Description Personality-Shaping Through Positive Disintegration de Kazimierz Dabrowski:
For psychologist and psychiatrist Kazimierz Dabrowski, personality is not a given - it must be consciously created and developed by the individual. In his second English-language book, Personality-Shaping Through Positive Disintegration, first published in 1967, Dr. Dabrowski presents a comprehensive treatment of personality that is still relevant, perhaps more so today than when it was first written. Here Dabrowski describes personality's individual and universal characteristics, the methods involved in shaping it, and case studies of famous personalities (including Augustine and Michelangelo) demonstrating the empirical and normative nature of personality development. Included in this edition are the original introduction, written by former APA president O. Hobart Mowrer, an appendix detailing a study on gifted children and outstanding abilities conducted by Dr. Dabrowski, as well as previously unpublished biographical pieces analyzing the personalities of Beethoven, Kierkegaard, and Unamuno. Grounded in Dabrowski's theory of positive disintegration, Personality-Shaping introduces the concepts at the heart of the theory and at the heart of human potential, creativity, social service, inner conflict, mental illness, and personal growth. Dabrowski's all-embracing perspective is at once a fresh alternative to the one-dimensional theories and trends pervasive in the field of psychology, and a full statement in its own right of all those aspects of human nature too often marginalized, ignored, or denied - a revolutionary and heartfelt product of Dr. Dabrowski's incisive observations and all-embracing vision.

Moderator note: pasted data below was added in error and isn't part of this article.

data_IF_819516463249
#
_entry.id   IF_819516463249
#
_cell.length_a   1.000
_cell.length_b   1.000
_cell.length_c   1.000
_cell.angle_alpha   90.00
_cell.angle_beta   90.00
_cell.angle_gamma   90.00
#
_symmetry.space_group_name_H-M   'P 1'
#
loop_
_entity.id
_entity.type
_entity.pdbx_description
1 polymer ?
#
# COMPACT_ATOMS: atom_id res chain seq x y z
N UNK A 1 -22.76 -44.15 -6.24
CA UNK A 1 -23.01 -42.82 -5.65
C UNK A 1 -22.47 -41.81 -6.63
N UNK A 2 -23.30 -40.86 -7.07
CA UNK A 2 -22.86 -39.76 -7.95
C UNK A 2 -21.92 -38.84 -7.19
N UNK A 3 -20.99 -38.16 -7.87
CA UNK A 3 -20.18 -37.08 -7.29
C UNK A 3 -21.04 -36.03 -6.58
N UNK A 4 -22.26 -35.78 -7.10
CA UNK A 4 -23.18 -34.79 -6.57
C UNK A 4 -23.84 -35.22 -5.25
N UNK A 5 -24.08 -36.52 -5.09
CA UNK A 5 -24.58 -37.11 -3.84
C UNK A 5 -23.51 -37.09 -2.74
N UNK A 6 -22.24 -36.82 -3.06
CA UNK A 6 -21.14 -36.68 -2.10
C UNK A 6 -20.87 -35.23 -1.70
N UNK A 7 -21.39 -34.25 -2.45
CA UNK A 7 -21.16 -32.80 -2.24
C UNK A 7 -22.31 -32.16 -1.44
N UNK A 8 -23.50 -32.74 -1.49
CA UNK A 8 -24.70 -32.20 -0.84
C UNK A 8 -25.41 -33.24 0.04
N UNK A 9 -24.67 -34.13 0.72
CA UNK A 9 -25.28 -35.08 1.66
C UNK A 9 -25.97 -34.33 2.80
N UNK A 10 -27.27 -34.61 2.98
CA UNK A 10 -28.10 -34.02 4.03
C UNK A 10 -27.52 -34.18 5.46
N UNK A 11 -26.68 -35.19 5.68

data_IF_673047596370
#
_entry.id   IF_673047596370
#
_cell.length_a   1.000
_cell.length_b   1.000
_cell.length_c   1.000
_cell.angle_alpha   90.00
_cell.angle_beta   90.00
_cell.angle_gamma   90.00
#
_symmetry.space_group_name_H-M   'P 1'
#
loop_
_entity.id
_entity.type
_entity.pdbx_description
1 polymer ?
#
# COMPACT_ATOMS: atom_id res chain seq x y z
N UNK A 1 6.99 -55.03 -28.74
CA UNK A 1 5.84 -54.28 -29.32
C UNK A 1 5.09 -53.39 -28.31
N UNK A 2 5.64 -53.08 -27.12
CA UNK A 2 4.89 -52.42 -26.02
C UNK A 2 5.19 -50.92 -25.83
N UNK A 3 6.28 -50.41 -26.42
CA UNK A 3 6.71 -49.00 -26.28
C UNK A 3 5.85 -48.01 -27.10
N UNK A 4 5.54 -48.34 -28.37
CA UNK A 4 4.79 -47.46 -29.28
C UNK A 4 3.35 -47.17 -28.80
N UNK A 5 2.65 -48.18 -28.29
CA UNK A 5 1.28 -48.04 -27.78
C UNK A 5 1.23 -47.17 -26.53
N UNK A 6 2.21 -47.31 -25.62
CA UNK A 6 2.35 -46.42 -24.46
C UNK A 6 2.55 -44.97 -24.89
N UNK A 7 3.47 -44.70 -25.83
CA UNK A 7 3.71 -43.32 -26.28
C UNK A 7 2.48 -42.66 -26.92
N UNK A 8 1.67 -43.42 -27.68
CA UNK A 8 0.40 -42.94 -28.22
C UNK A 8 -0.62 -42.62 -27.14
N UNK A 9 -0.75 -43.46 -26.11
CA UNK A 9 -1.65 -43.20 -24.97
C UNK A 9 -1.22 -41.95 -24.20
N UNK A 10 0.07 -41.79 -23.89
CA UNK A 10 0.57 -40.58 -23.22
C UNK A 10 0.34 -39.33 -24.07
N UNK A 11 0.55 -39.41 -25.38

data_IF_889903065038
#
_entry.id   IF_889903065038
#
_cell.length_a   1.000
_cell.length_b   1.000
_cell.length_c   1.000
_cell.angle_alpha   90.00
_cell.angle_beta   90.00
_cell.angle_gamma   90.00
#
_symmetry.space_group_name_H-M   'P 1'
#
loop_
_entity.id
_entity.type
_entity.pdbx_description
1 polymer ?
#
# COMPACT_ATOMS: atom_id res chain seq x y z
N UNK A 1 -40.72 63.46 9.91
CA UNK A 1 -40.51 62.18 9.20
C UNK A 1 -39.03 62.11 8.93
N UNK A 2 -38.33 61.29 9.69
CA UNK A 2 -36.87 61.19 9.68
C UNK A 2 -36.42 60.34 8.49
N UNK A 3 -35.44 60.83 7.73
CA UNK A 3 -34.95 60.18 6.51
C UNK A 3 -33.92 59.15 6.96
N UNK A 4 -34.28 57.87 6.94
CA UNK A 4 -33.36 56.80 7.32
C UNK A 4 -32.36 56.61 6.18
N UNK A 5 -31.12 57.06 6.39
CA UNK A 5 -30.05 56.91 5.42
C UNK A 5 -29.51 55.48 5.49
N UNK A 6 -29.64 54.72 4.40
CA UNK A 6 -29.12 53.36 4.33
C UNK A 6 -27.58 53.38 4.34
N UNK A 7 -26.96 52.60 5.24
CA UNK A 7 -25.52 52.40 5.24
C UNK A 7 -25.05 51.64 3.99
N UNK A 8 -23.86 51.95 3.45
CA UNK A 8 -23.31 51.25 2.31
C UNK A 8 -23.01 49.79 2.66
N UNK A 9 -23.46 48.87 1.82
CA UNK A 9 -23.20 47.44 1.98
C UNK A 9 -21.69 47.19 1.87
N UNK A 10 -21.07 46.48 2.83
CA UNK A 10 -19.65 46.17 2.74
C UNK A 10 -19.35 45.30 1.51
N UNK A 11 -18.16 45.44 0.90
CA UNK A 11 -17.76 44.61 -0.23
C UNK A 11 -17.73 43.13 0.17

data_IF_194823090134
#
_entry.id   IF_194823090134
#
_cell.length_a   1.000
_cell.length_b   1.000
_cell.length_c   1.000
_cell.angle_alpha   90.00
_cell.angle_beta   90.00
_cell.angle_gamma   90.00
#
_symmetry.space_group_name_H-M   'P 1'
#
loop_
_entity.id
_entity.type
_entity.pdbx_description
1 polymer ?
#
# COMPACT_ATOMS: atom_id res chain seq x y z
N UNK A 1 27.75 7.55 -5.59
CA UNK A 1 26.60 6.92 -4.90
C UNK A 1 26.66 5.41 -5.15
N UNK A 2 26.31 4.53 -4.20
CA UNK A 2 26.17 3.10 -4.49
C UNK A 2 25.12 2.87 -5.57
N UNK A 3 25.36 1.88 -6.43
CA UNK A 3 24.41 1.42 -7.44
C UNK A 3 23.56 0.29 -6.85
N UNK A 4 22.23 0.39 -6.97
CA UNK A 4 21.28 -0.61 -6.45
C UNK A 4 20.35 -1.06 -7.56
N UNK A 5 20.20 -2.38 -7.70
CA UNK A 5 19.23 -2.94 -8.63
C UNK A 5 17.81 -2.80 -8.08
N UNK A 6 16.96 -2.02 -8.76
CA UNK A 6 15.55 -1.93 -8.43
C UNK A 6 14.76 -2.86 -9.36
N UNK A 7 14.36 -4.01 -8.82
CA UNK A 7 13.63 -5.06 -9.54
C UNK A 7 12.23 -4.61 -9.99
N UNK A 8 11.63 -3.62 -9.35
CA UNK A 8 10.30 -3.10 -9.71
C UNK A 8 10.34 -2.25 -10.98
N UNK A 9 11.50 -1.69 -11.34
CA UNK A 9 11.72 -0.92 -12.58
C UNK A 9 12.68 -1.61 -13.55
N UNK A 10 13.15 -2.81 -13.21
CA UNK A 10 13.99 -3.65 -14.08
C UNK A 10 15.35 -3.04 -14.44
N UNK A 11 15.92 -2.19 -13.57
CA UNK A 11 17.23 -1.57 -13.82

Kazimierz Dabrowski (September 1, 1902-November 26, 1980) was a psychologist, psychiatrist, educator, and prolific writer, publishing over 30 books and 250 papers in various languages during his lifetime. He received degrees in medicine (University of Geneva, 1929) and psychology (Poznan, 1931), certificates in psychoanalysis (under Wilhelm Stekel in Vienna, 1934) and public health (Harvard University, 1934), and habilitations in children's psychotherapy (University of Geneva, 1934) and psychiatry (University of Wroc aw, 1948), among other honours and achievements. In addition to Stekel, Dabrowski studied under some of the most prominent figures in his field, both in Poland and abroad, including Jean Piaget, Pierre Janet, Edouard Claparede, and Stefan Blachowski. In 1935 he founded the Institute of Mental Hygiene in Warsaw, Poland, which he directed until 1948. Under Nazi occupation, he and his colleagues used the facility to hide Polish resistance soldiers, refugees, doctors and priests involved in the underground movement. He was arrested by the Gestapo in 1942. In 1950, the communist authorities arrested him and his wife, and he was incarcerated for 18 months. After his release, strict restraints were placed on his activities until he was declared 'rehabilitated' in 1956. Throughout his career he taught and lectured at many universities around the world, including a professorship in experimental psychology at Warsaw in 1956 and, from 1964 on, the position of Professor and Director of Clinical Research and Internship at the University of Alberta. He also served as Visiting Professor at Laval University in Quebec from 1968. He passed away in Warsaw in 1980 after suffering a heart attack in 1979."